N.C. colleges use local Pride festivities to seek new recruits
Updated: August 22, 2012 at 11:55 pm
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CHARLOTTE — More than a dozen colleges and universities are scheduled to participate in an LGBT college fair program on Saturday held in conjunction with the local Pride Charlotte Festival this weekend. The fair, one of several presented across the country, will give LGBT and straight ally young people the opportunity to interact with colleges and universities organizers say are demonstrating a commitment to safe and inclusive campuses.
The Charlotte-based national non-profit Campus Pride has organized the fair, which will host colleges and current or rising college students on Saturday, Aug. 25, 1:30-4 p.m. during the annual Pride event on S. Tryon St. in Uptown Charlotte.
Thirteen colleges have signed up to participate in the event, along with national groups like the Point Foundation and the College Board. Eight North Carolina schools will participate, including Davidson College, East Carolina University, Elon University, North Carolina State University, Queens University of Charlotte, UNC Asheville, UNC Greensboro and Wake Forest University.
Angela Mazaris, director of Wake Forest University’s LGBTQ Center, said her school’s decision to participate in the fair reflects a commitment to diversity and inclusion.
“We are celebrating our 50th anniversary of racial integration and as a part of that really thinking about the ways we can celebrate inclusivity and encourage inclusivity among our community members,” Mazaris said. “For us, going to the Campus Pride fair is a natural extension of the outreach we do to all sorts of underrepresented communities.”
Mazaris said Wake Forest began participating in the fair last year just as the college’s LGBTQ Center opened. The student center celebrates its one-year anniversary this week. The school’s participation in the fair represents a “holistic strategy to ensure everyone is having a positive experience at Wake Forest regardless of sexual orientation and gender identity,” she said.
But the environment at Wake Forest hasn’t always been so welcoming. Once the beacon of higher education in the North Carolina Baptist State Convention, controversy arose in 2000 when two members at the on-campus Wake Forest Baptist Church requested to hold a same-sex holy union ceremony.
Mazaris said that’s all in the past. She and the LGBTQ Center have been “welcomed with open arms.”
“The president of the university supports us and we have support from the provost,” she said.
At North Carolina State University, GLBT Center Director Justine Hollingshead said the admission fairs offer students a unique space in which to learn about her school.
“You can’t just expect they will go to the mainstream events or just show up on campus and go to open house,” said Hollingshead, whose school has committed to also participate in other Campus Pride fairs in New York City and Chicago. “[Students] are looking for a smaller environment they know is safe and comfortable. If only one student comes to campus as a result of the fair this weekend, that is worthwhile and that has been time well spent. Every student matters.”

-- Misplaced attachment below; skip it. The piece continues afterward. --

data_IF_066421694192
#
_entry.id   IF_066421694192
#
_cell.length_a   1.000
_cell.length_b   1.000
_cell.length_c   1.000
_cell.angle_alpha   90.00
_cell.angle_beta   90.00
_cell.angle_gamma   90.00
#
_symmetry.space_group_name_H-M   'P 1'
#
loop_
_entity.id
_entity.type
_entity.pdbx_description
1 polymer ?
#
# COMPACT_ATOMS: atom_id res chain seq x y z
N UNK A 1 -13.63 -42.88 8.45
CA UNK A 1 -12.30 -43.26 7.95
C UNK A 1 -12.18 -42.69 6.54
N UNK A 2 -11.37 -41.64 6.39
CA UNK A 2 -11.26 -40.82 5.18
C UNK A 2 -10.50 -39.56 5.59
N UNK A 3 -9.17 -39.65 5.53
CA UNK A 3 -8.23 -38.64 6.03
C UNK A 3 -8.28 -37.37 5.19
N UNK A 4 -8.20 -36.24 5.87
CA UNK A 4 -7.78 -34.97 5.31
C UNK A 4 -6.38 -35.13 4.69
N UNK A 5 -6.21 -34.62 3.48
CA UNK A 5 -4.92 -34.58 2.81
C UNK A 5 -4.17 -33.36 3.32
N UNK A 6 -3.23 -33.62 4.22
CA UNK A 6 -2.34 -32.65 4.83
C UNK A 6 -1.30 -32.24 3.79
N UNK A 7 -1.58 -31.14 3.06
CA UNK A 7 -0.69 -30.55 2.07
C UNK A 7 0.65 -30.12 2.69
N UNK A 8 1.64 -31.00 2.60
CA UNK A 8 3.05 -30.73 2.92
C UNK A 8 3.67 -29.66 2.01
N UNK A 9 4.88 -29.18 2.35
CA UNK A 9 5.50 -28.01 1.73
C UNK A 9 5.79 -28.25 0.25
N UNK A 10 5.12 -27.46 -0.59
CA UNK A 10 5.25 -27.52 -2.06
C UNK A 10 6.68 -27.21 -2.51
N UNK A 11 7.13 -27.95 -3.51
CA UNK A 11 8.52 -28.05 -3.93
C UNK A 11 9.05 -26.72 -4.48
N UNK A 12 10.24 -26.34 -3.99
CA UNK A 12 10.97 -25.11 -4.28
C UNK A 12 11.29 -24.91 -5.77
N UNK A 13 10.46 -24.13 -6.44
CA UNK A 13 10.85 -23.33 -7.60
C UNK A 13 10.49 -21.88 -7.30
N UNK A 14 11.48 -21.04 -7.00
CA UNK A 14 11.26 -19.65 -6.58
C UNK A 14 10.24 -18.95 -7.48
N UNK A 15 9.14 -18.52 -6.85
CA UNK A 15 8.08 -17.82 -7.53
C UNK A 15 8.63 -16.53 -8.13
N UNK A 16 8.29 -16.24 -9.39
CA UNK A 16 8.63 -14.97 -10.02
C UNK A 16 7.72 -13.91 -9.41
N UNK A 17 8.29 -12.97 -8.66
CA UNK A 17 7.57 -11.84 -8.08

Campus Pride’s national fair program kicks off in Charlotte. It will make stops later this fall in Chicago, Boston, Los Angeles, Dallas and New York City. Campus Pride Media and Communications Manager Jess McDonald said the Charlotte fair is a special gift for the organization’s hometown.
“There is a strong community of LGBT youth in Charlotte and a number of LGBT-friendly colleges in the area, so it made sense for us to host a fair here,” McDonald said. “Hosting a college fair in our hometown city is also significant because although we’re a national organization, we make an effort to be involved in the local LGBT community as well. We are proud to partner with Pride Charlotte, and this is a great opportunity to bridge our national programs with local efforts.”
The LGBT college fair program will be held on Saturday, Aug. 25, 1:30-4 p.m. during the Pride Charlotte Festival, which runs both Saturday and on Sunday, Aug. 26. For more information on Campus Pride, visit campuspride.org. For more information on the festival, including maps and entertainment stage schedules, visit pridecharlotte.com.
[Ed. Note — This writer has previously worked as communications manager for Campus Pride and serves on the Pride Charlotte organizing committee. qnotes is also a sponsor of the Pride Charlotte Festival.]
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About the author: Matt Comer was the editor of QNotes, first hired to serve in the role in October 2007, with his tenure ending August 23, 2015.
Matt Comer was the editor of QNotes, first hired to serve in the role in October 2007, with his tenure ending August 23, 2015.